“When we first started dating,” laughs Rachel, a removalist and CrossFit enthusiast, “Hilary tried for about six months to get me to train with her. But I was like, “No, CrossFit is awful. It’s like a cult.” Memories like this highlight how much has changed since Rachel first met her girlfriend and business partner, Hilary, in 2017. The couple now runs a women-led transport, removals, and storage company called The Female AdVANtage and have a shared passion (and occasional rivalry) in CrossFit. “Currently, I can’t even look at the 120 bar [for a deadlift],” quips Hilary. “I’m struggling on the 115, but Rachel’s like, “Yeah, I’ve probably got more in the tank.”
There’s a fun, competitive energy about the pair, who live in the English county of Wiltshire. Working and working out together provides the couple with a schedule that some might find grueling. “We generally go to a 7am CrossFit class,” notes Hilary. “But if we can’t make that because of work, then we’ll go to the one at 6am or 5:30.” Thankfully, they understand the importance of rest days, in their training at least. “We usually do five CrossFit sessions a week,” explains Rachel. “Then we try to have a day off during the week plus Sunday off, as well.”
For the uninitiated, CrossFit is a high-intensity training program that incorporates everyday, functional moves to build strength, stamina, and speed. Think gymnastics, weightlifting, and cardio combined into one training plan designed to encompass all areas of your physical fitness. It’s a workout regime that’s an ideal match for anyone whose job entails lifting furniture and boxes off the ground and then climbing endless amounts of stairs.
Main image credit: LPatts Photo
Progressing and learning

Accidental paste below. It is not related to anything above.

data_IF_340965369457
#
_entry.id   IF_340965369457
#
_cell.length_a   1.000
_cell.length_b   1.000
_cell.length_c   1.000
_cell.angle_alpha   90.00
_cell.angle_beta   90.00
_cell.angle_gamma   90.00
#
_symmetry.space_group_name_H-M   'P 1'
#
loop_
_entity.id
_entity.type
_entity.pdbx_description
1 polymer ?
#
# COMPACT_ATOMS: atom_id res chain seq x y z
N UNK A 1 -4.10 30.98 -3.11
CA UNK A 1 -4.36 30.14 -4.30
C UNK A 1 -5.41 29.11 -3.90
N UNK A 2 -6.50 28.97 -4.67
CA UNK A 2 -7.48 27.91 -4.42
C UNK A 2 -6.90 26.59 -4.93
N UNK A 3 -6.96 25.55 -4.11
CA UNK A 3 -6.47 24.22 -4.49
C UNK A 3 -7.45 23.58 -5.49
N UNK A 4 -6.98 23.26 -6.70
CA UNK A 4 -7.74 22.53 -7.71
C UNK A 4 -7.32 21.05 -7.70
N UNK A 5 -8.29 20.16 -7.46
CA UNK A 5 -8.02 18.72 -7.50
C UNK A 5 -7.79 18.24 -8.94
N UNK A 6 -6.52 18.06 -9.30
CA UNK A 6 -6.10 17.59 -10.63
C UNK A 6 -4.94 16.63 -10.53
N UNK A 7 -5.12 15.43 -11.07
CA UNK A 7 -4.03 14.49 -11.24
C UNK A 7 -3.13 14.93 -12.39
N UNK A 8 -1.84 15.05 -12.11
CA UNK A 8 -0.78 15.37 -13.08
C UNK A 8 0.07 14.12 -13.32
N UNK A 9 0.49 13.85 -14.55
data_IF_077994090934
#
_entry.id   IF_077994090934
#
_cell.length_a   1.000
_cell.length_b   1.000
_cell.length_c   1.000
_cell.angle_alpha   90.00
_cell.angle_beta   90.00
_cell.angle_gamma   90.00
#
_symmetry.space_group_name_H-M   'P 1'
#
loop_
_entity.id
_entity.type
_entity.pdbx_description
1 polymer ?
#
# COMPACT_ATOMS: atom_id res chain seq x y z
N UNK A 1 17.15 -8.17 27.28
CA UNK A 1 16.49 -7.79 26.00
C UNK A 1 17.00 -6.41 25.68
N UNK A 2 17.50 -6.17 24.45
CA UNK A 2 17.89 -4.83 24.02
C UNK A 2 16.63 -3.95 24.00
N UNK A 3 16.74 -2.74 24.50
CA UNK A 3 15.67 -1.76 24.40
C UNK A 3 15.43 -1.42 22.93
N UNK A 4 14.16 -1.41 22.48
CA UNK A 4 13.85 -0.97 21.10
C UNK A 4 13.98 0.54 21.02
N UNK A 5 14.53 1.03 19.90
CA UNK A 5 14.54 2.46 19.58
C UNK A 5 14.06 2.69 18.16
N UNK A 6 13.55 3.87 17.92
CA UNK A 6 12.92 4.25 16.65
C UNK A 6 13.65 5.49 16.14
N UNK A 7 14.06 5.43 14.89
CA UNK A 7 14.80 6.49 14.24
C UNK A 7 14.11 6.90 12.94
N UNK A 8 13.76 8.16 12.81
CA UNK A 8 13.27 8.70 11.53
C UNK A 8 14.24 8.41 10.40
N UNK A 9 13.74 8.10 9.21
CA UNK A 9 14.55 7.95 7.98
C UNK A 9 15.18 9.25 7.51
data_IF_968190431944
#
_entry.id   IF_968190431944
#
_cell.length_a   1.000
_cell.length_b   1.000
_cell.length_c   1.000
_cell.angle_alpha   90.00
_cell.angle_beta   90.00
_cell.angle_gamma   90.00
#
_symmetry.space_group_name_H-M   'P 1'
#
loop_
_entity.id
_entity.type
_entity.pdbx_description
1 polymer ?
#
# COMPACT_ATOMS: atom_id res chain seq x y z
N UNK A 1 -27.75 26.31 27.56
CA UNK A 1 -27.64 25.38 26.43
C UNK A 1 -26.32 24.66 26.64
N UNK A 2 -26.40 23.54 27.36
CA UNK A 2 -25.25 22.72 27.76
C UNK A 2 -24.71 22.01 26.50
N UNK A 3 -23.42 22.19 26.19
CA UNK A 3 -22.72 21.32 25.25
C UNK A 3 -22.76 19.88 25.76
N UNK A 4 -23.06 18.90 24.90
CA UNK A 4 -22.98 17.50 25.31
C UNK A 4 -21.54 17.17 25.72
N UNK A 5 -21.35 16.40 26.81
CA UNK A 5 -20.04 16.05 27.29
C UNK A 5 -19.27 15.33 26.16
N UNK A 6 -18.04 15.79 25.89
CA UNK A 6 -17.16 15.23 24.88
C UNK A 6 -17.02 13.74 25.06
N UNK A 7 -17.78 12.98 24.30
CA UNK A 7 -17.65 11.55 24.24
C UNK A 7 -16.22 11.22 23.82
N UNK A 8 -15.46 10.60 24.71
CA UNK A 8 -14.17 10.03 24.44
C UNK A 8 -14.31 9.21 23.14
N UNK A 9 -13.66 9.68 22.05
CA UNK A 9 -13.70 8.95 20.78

The couple initially met while working in the police force, a job you assume would be pretty active. In reality, it was surprisingly sedentary call center work. “You’d be doing 12-hour shifts sitting down,” recalls Hilary. “They allowed a five-minute break every hour just to get away from your screen. But you can’t do anything in five minutes.”
“I went into long-distance running and did a half marathon. After that, I was like, “Great. Done it. What now?” Then I found CrossFit.”
Such a career wasn’t a natural fit for Hilary, who always had energy to burn. “[As a teenager] I played pretty much any sport I could get my hands on. Foremost, I was a swimmer. And then that gave me really good fitness [which led] into cross-country running.” She followed this up with hockey, basketball, and karate before trying football at university. “Then I went into long-distance running and did a half marathon. After that, I was like, “Great. Done it. What now?” Then I found CrossFit.”
For Rachel, roller derby became her passion, and in Oxford’s city league, she was a fearsome opponent on four wheels. When Hilary finally convinced her to try CrossFit, Rachel figured that her overall fitness would put her in good stead. “I thought I’d walk in there and be pretty good at it. But I was not good,” laughs Rachel. “I went from being the fit person in my team and my group of friends to definitely not being the fit one [in our CrossFit class].” But she quickly found her feet and understood Hilary’s enthusiasm. “There were so many things to learn, which is why we love it now. You’re always progressing and learning something new.”